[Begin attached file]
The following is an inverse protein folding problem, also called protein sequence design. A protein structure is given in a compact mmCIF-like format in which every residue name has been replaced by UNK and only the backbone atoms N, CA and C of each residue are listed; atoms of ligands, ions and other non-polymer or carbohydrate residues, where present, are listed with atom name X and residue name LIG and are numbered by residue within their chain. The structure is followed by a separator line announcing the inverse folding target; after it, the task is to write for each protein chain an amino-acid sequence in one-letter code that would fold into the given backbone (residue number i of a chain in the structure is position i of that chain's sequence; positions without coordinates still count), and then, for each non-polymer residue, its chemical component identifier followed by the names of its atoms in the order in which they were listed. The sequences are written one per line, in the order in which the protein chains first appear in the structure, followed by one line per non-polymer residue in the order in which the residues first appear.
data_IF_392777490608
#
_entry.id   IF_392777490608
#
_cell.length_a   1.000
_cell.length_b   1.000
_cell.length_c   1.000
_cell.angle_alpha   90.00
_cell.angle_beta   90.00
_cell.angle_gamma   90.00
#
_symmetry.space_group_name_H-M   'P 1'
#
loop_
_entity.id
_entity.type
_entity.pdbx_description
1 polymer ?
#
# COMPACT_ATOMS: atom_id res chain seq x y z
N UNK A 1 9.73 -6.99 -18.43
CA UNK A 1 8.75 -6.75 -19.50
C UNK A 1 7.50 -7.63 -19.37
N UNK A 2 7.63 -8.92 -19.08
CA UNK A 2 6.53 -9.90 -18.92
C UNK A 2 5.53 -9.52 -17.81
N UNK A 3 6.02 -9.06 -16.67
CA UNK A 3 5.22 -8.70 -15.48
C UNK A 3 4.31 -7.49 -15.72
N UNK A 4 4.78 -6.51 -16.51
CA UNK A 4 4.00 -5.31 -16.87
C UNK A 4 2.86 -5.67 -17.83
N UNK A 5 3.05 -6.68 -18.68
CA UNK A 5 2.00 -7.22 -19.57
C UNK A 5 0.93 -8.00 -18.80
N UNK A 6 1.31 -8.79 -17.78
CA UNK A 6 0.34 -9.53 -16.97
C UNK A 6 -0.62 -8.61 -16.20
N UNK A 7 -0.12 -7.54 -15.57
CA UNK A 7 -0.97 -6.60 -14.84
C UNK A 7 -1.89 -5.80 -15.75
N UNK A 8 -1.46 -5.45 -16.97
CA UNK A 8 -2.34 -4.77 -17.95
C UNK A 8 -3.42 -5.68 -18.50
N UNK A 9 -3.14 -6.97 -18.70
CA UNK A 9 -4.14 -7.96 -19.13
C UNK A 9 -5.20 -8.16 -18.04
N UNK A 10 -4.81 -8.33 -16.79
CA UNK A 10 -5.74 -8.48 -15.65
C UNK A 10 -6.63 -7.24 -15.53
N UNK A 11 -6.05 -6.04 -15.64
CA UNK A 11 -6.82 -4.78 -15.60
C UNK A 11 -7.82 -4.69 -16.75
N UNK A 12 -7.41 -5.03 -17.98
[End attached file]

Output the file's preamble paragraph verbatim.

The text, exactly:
The following is an inverse protein folding problem, also called protein sequence design. A protein structure is given in a compact mmCIF-like format in which every residue name has been replaced by UNK and only the backbone atoms N, CA and C of each residue are listed; atoms of ligands, ions and other non-polymer or carbohydrate residues, where present, are listed with atom name X and residue name LIG and are numbered by residue within their chain. The structure is followed by a separator line announcing the inverse folding target; after it, the task is to write for each protein chain an amino-acid sequence in one-letter code that would fold into the given backbone (residue number i of a chain in the structure is position i of that chain's sequence; positions without coordinates still count), and then, for each non-polymer residue, its chemical component identifier followed by the names of its atoms in the order in which they were listed. The sequences are written one per line, in the order in which the protein chains first appear in the structure, followed by one line per non-polymer residue in the order in which the residues first appear.